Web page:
Resources on Faith, Ethics and Public Life

Charles Coughlin

This individual is not a direct affiliate of the Berkley Center.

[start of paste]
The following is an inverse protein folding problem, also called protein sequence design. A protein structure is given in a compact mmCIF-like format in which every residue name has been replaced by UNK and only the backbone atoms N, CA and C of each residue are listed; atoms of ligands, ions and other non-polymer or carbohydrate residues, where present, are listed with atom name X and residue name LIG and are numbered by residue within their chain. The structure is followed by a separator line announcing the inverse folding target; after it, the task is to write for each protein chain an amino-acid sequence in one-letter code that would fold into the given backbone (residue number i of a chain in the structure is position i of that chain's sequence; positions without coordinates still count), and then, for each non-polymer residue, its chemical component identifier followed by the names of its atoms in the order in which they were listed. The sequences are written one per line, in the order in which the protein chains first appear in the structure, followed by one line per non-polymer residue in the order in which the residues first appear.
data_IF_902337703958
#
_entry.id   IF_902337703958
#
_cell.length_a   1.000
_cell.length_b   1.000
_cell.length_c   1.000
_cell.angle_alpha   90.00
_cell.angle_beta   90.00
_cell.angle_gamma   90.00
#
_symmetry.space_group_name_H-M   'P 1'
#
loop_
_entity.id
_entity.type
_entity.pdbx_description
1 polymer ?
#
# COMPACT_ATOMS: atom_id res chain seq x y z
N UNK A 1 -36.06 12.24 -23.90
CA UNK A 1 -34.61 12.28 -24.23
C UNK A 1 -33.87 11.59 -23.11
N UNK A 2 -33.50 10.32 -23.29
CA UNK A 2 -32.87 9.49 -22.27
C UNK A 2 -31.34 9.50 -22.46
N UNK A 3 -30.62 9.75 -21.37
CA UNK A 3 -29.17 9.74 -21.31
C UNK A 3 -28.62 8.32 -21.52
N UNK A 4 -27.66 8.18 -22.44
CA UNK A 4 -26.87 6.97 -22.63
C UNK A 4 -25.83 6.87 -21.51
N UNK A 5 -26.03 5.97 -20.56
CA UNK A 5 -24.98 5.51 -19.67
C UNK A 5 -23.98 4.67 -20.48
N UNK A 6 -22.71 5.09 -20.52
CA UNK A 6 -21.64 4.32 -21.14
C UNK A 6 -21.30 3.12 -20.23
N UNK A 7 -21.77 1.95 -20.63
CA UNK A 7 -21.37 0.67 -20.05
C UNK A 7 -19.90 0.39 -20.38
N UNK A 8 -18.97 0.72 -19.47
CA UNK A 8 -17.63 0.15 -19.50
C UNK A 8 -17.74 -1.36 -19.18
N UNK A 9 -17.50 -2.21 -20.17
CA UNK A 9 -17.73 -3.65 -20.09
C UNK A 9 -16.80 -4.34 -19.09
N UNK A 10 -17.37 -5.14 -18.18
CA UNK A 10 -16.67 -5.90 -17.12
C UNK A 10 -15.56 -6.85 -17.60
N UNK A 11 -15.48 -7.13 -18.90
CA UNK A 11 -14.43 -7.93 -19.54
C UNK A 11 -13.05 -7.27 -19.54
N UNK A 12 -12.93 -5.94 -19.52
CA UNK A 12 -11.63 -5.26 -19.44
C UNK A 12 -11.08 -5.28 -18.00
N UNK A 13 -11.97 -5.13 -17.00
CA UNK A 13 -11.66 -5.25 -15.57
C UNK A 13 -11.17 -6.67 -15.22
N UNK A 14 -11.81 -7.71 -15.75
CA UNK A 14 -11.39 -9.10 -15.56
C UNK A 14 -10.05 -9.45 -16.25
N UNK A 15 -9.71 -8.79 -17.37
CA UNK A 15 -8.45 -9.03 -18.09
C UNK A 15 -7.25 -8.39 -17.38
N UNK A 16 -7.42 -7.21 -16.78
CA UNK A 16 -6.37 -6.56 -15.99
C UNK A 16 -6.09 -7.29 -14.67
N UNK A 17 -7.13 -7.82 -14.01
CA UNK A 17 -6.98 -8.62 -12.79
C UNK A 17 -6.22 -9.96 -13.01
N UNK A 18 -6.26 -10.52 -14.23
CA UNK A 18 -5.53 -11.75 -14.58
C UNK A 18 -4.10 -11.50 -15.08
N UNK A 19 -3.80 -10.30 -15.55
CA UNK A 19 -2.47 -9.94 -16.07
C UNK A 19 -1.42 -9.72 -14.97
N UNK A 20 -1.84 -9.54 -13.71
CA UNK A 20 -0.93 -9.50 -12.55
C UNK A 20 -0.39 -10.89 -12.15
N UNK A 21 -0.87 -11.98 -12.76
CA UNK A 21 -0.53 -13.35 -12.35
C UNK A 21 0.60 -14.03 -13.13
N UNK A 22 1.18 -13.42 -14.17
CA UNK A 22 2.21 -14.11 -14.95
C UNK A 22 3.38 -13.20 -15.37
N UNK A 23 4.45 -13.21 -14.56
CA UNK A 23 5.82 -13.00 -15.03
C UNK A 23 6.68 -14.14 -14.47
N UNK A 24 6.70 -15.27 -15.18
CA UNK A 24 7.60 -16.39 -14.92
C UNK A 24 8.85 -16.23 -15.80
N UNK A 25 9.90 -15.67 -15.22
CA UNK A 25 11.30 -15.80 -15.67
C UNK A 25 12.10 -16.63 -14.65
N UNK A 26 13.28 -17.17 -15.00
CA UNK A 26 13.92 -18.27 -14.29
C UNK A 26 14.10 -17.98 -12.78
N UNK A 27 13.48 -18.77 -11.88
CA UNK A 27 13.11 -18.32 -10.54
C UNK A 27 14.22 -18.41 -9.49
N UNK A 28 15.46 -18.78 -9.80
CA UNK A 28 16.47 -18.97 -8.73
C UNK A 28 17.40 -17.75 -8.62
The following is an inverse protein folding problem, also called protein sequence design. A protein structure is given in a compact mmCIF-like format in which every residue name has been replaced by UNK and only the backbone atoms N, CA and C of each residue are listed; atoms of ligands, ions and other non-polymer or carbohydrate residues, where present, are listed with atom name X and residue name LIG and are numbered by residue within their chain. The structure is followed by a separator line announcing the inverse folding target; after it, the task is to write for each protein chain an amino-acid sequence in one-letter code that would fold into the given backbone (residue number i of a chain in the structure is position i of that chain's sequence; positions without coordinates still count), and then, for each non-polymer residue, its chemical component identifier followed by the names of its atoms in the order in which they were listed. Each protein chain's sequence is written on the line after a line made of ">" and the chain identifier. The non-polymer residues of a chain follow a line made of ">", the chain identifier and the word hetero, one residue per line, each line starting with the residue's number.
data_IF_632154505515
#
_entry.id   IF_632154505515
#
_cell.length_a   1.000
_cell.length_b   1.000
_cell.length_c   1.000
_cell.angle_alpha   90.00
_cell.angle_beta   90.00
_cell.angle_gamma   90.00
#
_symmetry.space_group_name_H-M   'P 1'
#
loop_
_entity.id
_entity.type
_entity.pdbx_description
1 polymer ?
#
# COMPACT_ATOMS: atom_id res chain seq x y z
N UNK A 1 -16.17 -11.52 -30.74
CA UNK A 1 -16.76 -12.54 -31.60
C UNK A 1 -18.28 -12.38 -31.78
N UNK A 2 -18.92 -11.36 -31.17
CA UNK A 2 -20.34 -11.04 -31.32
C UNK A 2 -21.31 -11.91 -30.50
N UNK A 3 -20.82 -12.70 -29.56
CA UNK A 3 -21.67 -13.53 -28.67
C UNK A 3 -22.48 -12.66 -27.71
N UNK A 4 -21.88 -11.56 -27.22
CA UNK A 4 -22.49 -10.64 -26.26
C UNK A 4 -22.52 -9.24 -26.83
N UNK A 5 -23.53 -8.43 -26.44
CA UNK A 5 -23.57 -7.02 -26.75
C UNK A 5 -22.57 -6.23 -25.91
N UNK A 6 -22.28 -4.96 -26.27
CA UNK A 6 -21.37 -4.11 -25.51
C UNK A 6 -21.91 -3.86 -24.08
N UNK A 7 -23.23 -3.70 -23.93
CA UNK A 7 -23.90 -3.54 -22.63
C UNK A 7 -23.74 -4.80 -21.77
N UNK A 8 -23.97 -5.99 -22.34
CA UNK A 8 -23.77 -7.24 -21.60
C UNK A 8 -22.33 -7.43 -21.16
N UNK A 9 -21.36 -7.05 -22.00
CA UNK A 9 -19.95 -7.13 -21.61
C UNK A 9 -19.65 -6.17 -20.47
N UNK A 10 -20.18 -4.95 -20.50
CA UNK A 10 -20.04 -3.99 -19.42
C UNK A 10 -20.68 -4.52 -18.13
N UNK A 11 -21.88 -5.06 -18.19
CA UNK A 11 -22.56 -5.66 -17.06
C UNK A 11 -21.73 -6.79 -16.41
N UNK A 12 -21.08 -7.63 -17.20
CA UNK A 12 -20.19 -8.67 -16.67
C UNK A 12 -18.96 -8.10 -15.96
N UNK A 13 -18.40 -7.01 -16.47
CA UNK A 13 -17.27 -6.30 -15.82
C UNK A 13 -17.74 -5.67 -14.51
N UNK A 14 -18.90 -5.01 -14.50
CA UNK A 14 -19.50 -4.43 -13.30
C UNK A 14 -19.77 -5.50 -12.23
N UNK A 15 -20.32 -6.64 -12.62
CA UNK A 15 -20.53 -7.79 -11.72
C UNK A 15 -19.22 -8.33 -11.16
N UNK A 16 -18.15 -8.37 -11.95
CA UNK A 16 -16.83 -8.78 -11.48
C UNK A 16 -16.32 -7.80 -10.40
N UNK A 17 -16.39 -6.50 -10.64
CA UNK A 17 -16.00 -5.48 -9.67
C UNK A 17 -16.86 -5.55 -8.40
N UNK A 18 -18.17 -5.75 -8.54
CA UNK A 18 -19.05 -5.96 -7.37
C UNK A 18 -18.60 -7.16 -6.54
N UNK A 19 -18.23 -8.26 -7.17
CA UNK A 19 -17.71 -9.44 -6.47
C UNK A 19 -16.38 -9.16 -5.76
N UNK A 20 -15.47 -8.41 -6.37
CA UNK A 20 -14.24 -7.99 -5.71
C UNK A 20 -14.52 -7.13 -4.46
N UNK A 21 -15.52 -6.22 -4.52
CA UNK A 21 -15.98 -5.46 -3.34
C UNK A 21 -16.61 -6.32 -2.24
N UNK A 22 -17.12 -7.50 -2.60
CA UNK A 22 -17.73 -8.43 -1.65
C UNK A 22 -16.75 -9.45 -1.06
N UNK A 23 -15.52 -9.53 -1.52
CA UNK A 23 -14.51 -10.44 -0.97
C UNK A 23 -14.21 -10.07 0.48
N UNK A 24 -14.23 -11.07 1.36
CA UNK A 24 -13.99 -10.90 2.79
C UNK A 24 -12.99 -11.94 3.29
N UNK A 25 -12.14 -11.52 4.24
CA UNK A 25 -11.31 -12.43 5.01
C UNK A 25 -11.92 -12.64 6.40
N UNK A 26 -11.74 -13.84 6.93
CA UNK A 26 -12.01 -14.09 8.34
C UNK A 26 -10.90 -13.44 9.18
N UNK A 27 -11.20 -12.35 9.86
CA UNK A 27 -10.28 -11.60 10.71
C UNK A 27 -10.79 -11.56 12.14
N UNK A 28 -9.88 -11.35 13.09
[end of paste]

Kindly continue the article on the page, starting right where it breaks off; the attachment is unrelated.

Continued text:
Fr. Charles Coughlin (1891-1979) was a Roman Catholic priest and American radio broadcaster. During the 1930s, Fr. Coughlin's radio shows reached an audience of over thirty million people. Originally a supporter of President Franklin D. Roosevelt, Fr. Coughlin later turned his budding populist movement against the president, leading efforts for monetary reform, industrial nationalization, and labor protection. His pro-fascist and anti-Semitic sentiments brought him into conflict with both Catholic and American leaders, which led to attempts to cancel his radio show, including a very public visit by Eugene Cardinal Pacelli (the future Pope Pius XII). Government restrictions on Fr. Coughlin's ability to use both radio frequencies and the United States postal service significantly hindered his resources, and changing American sentiments following Pearl Harbor effectively ended his movement. He remains one of the most well-known and effective political Catholic clergy members in American history.
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